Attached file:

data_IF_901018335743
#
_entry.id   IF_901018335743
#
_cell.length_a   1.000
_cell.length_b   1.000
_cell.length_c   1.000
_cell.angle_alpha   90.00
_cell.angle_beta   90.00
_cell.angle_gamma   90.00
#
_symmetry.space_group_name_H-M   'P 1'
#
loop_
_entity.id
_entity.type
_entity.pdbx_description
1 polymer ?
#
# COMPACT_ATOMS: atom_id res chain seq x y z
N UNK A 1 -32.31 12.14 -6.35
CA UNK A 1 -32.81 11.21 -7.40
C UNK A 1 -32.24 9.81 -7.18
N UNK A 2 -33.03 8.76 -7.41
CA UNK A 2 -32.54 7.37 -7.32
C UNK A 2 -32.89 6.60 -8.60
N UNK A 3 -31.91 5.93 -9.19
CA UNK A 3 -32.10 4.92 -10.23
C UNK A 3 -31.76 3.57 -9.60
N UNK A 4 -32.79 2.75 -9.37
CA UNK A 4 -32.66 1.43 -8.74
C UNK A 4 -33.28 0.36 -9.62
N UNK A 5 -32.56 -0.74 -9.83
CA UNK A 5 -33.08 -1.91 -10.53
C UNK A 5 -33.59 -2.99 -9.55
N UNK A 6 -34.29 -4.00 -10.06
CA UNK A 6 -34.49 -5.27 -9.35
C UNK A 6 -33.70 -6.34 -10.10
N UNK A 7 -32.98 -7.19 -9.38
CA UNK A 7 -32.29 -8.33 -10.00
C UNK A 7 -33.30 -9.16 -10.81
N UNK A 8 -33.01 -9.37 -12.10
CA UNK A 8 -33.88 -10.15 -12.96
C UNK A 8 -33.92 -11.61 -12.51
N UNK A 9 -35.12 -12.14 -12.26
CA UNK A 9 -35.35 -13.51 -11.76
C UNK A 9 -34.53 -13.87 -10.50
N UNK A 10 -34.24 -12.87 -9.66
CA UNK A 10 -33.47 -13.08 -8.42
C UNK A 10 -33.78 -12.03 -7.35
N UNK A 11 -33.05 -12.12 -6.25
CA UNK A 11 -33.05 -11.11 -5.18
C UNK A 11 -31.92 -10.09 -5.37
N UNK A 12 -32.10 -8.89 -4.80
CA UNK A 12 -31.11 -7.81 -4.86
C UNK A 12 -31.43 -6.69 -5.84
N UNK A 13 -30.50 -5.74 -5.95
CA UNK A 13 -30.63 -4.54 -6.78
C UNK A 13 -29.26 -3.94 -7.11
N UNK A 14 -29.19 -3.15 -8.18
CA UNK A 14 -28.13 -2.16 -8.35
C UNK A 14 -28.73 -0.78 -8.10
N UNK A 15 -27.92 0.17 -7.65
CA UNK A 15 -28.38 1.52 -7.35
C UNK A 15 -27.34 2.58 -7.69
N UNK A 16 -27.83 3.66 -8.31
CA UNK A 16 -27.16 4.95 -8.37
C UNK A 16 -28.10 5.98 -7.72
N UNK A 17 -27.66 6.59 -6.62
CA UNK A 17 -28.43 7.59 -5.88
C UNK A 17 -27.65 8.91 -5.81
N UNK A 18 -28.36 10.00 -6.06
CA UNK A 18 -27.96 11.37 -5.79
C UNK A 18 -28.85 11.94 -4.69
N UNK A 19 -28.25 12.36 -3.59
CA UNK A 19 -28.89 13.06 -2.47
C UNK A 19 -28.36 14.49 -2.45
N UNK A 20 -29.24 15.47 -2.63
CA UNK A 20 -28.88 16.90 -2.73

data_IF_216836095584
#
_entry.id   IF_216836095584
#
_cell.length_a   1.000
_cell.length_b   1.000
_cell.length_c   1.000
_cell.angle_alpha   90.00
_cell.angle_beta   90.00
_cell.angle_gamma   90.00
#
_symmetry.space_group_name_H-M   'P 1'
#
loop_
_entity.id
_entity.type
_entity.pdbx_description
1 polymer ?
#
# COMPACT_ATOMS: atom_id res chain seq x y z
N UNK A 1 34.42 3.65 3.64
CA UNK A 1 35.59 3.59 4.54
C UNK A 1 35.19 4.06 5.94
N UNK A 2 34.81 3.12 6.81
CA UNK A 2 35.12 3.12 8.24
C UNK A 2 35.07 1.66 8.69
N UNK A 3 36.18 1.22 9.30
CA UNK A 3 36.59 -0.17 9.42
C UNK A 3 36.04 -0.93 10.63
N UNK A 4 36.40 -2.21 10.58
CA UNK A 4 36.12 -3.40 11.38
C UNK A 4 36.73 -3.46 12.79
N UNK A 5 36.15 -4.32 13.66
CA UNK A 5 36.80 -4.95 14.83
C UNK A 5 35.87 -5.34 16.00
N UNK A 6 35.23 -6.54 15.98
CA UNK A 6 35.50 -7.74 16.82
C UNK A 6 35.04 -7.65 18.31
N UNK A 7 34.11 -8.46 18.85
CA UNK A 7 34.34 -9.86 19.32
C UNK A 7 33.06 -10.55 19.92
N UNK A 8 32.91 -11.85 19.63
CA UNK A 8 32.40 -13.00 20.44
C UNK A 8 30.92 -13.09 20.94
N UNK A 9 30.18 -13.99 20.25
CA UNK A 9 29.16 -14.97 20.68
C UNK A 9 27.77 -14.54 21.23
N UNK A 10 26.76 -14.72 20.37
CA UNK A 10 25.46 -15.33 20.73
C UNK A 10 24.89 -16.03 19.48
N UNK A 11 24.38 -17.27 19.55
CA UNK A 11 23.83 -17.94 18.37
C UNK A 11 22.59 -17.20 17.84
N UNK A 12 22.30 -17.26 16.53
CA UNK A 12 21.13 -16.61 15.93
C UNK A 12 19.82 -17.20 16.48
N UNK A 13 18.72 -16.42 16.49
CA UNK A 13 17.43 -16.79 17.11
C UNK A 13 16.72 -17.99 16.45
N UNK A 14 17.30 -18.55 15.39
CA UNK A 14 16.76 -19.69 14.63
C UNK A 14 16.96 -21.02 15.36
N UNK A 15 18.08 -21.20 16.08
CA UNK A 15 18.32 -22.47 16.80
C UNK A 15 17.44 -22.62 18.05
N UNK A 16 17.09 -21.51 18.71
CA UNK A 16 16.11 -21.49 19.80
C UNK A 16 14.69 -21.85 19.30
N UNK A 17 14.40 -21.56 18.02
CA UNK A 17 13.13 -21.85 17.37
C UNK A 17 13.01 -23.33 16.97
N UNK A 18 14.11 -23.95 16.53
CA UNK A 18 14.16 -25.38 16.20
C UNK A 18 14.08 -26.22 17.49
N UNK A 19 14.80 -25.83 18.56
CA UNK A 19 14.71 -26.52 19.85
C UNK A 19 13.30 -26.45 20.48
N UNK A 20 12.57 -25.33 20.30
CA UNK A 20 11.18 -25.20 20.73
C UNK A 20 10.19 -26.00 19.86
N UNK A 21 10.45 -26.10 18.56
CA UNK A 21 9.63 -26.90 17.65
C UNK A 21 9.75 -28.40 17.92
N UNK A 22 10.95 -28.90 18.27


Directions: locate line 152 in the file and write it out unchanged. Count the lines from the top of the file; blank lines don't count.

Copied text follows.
CA UNK A 18 14.16 -25.38 16.20